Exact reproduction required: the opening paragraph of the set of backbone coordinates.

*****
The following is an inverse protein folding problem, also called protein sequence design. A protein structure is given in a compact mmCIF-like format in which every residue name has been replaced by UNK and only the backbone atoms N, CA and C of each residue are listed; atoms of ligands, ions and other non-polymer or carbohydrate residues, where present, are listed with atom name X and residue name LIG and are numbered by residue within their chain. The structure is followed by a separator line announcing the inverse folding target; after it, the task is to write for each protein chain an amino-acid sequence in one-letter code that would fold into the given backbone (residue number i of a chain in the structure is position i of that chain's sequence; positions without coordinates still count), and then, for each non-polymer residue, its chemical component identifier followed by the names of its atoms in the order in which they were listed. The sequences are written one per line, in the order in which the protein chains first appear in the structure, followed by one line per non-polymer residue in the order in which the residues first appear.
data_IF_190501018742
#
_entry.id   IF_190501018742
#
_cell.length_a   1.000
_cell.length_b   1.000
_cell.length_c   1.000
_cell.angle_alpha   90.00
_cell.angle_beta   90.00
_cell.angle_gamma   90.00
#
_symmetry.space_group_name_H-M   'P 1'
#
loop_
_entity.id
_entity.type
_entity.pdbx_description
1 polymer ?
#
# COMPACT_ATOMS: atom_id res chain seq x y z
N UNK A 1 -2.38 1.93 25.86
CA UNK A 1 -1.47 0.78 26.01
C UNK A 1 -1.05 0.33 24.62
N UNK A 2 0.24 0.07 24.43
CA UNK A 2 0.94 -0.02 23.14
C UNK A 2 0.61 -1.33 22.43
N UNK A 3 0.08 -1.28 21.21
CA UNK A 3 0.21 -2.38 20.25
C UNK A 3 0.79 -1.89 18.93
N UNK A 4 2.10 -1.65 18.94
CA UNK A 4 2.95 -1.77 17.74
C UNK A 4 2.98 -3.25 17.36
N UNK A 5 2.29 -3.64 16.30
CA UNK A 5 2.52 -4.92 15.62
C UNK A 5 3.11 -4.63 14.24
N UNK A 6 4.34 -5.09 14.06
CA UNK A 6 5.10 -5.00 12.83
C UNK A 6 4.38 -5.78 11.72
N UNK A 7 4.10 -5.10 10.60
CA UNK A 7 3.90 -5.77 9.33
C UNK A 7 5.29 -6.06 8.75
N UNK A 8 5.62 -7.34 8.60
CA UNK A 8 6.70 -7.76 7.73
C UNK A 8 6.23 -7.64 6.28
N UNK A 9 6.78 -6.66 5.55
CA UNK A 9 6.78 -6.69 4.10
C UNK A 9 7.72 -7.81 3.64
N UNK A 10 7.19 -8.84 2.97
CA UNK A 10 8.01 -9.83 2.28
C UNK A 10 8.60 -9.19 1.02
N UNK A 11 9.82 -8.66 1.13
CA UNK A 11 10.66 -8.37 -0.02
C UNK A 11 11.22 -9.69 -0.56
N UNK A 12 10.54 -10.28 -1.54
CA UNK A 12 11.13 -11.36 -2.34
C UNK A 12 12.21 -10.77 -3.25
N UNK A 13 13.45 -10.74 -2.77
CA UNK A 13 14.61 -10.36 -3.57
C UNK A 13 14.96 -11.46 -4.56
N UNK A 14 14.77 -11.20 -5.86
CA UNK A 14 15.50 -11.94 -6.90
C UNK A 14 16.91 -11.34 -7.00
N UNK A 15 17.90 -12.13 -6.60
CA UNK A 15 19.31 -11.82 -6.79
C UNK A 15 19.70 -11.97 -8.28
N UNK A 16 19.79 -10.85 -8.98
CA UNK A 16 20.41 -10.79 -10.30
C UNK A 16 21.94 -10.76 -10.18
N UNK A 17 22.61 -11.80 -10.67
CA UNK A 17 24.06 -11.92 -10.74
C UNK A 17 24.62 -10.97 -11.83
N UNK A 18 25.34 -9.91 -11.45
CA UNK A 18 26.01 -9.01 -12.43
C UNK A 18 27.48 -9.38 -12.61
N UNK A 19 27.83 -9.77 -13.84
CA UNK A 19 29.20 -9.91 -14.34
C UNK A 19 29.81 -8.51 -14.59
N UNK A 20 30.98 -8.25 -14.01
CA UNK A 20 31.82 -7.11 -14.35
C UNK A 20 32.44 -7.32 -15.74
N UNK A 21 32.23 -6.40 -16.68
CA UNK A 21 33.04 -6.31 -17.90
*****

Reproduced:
The following is an inverse protein folding problem, also called protein sequence design. A protein structure is given in a compact mmCIF-like format in which every residue name has been replaced by UNK and only the backbone atoms N, CA and C of each residue are listed; atoms of ligands, ions and other non-polymer or carbohydrate residues, where present, are listed with atom name X and residue name LIG and are numbered by residue within their chain. The structure is followed by a separator line announcing the inverse folding target; after it, the task is to write for each protein chain an amino-acid sequence in one-letter code that would fold into the given backbone (residue number i of a chain in the structure is position i of that chain's sequence; positions without coordinates still count), and then, for each non-polymer residue, its chemical component identifier followed by the names of its atoms in the order in which they were listed. The sequences are written one per line, in the order in which the protein chains first appear in the structure, followed by one line per non-polymer residue in the order in which the residues first appear.